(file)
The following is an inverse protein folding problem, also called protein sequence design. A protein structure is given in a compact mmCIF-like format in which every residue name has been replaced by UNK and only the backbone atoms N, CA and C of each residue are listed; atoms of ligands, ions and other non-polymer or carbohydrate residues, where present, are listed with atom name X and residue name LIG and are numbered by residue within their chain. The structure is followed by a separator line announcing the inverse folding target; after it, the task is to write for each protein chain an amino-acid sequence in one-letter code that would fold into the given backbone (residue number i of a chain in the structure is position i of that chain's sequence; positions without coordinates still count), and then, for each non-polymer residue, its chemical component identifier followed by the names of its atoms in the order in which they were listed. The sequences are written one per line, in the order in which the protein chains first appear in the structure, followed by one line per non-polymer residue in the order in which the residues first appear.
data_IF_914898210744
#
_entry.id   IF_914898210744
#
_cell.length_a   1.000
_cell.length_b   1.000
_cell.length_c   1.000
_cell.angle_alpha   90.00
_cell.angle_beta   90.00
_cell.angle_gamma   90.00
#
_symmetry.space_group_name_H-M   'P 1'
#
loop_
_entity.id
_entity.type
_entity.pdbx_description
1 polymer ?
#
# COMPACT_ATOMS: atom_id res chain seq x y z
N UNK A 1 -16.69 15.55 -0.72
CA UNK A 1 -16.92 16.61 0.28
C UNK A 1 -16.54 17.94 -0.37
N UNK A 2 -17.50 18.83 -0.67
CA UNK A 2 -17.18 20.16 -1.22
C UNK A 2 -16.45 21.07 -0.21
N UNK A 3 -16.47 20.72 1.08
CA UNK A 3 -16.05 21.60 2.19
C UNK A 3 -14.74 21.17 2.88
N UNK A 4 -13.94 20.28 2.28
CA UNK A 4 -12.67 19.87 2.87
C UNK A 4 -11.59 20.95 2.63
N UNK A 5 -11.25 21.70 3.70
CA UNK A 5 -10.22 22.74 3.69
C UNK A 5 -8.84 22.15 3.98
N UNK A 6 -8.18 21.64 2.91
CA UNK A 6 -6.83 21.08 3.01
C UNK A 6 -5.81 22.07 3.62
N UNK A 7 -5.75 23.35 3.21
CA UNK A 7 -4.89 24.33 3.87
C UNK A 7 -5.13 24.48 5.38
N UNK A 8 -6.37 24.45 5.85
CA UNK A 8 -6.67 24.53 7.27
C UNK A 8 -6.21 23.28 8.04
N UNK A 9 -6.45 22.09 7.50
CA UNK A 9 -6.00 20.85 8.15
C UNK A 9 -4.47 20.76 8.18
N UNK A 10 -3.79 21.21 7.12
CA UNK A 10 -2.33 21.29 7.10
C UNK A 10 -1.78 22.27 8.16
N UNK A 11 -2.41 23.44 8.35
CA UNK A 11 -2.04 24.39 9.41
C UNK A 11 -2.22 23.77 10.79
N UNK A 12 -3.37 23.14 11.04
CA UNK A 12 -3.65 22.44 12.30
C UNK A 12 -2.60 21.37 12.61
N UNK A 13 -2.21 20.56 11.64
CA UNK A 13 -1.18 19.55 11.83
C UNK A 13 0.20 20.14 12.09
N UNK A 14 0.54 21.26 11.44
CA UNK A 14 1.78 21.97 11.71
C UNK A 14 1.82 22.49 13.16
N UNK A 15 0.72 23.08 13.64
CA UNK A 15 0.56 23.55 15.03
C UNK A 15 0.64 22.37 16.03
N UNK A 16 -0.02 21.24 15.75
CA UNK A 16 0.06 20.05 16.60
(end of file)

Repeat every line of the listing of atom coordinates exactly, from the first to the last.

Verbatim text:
The following is an inverse protein folding problem, also called protein sequence design. A protein structure is given in a compact mmCIF-like format in which every residue name has been replaced by UNK and only the backbone atoms N, CA and C of each residue are listed; atoms of ligands, ions and other non-polymer or carbohydrate residues, where present, are listed with atom name X and residue name LIG and are numbered by residue within their chain. The structure is followed by a separator line announcing the inverse folding target; after it, the task is to write for each protein chain an amino-acid sequence in one-letter code that would fold into the given backbone (residue number i of a chain in the structure is position i of that chain's sequence; positions without coordinates still count), and then, for each non-polymer residue, its chemical component identifier followed by the names of its atoms in the order in which they were listed. The sequences are written one per line, in the order in which the protein chains first appear in the structure, followed by one line per non-polymer residue in the order in which the residues first appear.
data_IF_914898210744
#
_entry.id   IF_914898210744
#
_cell.length_a   1.000
_cell.length_b   1.000
_cell.length_c   1.000
_cell.angle_alpha   90.00
_cell.angle_beta   90.00
_cell.angle_gamma   90.00
#
_symmetry.space_group_name_H-M   'P 1'
#
loop_
_entity.id
_entity.type
_entity.pdbx_description
1 polymer ?
#
# COMPACT_ATOMS: atom_id res chain seq x y z
N UNK A 1 -16.69 15.55 -0.72
CA UNK A 1 -16.92 16.61 0.28
C UNK A 1 -16.54 17.94 -0.37
N UNK A 2 -17.50 18.83 -0.67
CA UNK A 2 -17.18 20.16 -1.22
C UNK A 2 -16.45 21.07 -0.21
N UNK A 3 -16.47 20.72 1.08
CA UNK A 3 -16.05 21.60 2.19
C UNK A 3 -14.74 21.17 2.88
N UNK A 4 -13.94 20.28 2.28
CA UNK A 4 -12.67 19.87 2.87
C UNK A 4 -11.59 20.95 2.63
N UNK A 5 -11.25 21.70 3.70
CA UNK A 5 -10.22 22.74 3.69
C UNK A 5 -8.84 22.15 3.98
N UNK A 6 -8.18 21.64 2.91
CA UNK A 6 -6.83 21.08 3.01
C UNK A 6 -5.81 22.07 3.62
N UNK A 7 -5.75 23.35 3.21
CA UNK A 7 -4.89 24.33 3.87
C UNK A 7 -5.13 24.48 5.38
N UNK A 8 -6.37 24.45 5.85
CA UNK A 8 -6.67 24.53 7.27
C UNK A 8 -6.21 23.28 8.04
N UNK A 9 -6.45 22.09 7.50
CA UNK A 9 -6.00 20.85 8.15
C UNK A 9 -4.47 20.76 8.18
N UNK A 10 -3.79 21.21 7.12
CA UNK A 10 -2.33 21.29 7.10
C UNK A 10 -1.78 22.27 8.16
N UNK A 11 -2.41 23.44 8.35
CA UNK A 11 -2.04 24.39 9.41
C UNK A 11 -2.22 23.77 10.79
N UNK A 12 -3.37 23.14 11.04
CA UNK A 12 -3.65 22.44 12.30
C UNK A 12 -2.60 21.37 12.61
N UNK A 13 -2.21 20.56 11.64
CA UNK A 13 -1.18 19.55 11.83
C UNK A 13 0.20 20.14 12.09
N UNK A 14 0.54 21.26 11.44
CA UNK A 14 1.78 21.97 11.71
C UNK A 14 1.82 22.49 13.16
N UNK A 15 0.72 23.08 13.64
CA UNK A 15 0.56 23.55 15.03
C UNK A 15 0.64 22.37 16.03
N UNK A 16 -0.02 21.24 15.75
CA UNK A 16 0.06 20.05 16.60